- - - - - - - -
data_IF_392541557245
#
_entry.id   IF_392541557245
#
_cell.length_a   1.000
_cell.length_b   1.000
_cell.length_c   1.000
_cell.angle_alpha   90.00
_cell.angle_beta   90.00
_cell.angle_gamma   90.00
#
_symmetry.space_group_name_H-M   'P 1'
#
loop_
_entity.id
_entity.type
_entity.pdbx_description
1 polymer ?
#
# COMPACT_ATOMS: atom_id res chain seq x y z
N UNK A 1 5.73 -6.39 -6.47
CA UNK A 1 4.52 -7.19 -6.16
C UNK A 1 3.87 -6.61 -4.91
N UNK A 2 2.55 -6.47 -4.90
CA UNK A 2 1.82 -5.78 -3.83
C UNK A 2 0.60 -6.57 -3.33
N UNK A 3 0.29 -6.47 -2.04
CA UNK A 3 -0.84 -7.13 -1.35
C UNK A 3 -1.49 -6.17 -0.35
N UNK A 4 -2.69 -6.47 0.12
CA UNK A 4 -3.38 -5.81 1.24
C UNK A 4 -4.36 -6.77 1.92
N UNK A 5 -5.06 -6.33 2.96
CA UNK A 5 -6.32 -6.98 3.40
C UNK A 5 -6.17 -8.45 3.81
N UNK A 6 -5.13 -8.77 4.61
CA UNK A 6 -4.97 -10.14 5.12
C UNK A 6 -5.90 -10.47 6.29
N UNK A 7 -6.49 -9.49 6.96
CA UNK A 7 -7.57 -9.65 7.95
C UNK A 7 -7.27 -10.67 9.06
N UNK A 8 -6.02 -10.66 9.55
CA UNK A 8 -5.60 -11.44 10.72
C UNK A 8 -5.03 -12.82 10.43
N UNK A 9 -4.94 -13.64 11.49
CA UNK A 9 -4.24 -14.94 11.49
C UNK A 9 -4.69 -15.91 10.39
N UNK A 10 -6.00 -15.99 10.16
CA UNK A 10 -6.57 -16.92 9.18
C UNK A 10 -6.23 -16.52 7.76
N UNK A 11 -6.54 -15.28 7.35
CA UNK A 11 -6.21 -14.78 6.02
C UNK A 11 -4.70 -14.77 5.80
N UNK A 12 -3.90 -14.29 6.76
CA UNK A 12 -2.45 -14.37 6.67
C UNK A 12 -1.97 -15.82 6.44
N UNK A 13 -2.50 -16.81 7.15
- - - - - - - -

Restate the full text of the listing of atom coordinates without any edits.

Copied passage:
data_IF_392541557245
#
_entry.id   IF_392541557245
#
_cell.length_a   1.000
_cell.length_b   1.000
_cell.length_c   1.000
_cell.angle_alpha   90.00
_cell.angle_beta   90.00
_cell.angle_gamma   90.00
#
_symmetry.space_group_name_H-M   'P 1'
#
loop_
_entity.id
_entity.type
_entity.pdbx_description
1 polymer ?
#
# COMPACT_ATOMS: atom_id res chain seq x y z
N UNK A 1 5.73 -6.39 -6.47
CA UNK A 1 4.52 -7.19 -6.16
C UNK A 1 3.87 -6.61 -4.91
N UNK A 2 2.55 -6.47 -4.90
CA UNK A 2 1.82 -5.78 -3.83
C UNK A 2 0.60 -6.57 -3.33
N UNK A 3 0.29 -6.47 -2.04
CA UNK A 3 -0.84 -7.13 -1.35
C UNK A 3 -1.49 -6.17 -0.35
N UNK A 4 -2.69 -6.47 0.12
CA UNK A 4 -3.38 -5.81 1.24
C UNK A 4 -4.36 -6.77 1.92
N UNK A 5 -5.06 -6.33 2.96
CA UNK A 5 -6.32 -6.98 3.40
C UNK A 5 -6.17 -8.45 3.81
N UNK A 6 -5.13 -8.77 4.61
CA UNK A 6 -4.97 -10.14 5.12
C UNK A 6 -5.90 -10.47 6.29
N UNK A 7 -6.49 -9.49 6.96
CA UNK A 7 -7.57 -9.65 7.95
C UNK A 7 -7.27 -10.67 9.06
N UNK A 8 -6.02 -10.66 9.55
CA UNK A 8 -5.60 -11.44 10.72
C UNK A 8 -5.03 -12.82 10.43
N UNK A 9 -4.94 -13.64 11.49
CA UNK A 9 -4.24 -14.94 11.49
C UNK A 9 -4.69 -15.91 10.39
N UNK A 10 -6.00 -15.99 10.16
CA UNK A 10 -6.57 -16.92 9.18
C UNK A 10 -6.23 -16.52 7.76
N UNK A 11 -6.54 -15.28 7.35
CA UNK A 11 -6.21 -14.78 6.02
C UNK A 11 -4.70 -14.77 5.80
N UNK A 12 -3.90 -14.29 6.76
CA UNK A 12 -2.45 -14.37 6.67
C UNK A 12 -1.97 -15.82 6.44
N UNK A 13 -2.50 -16.81 7.15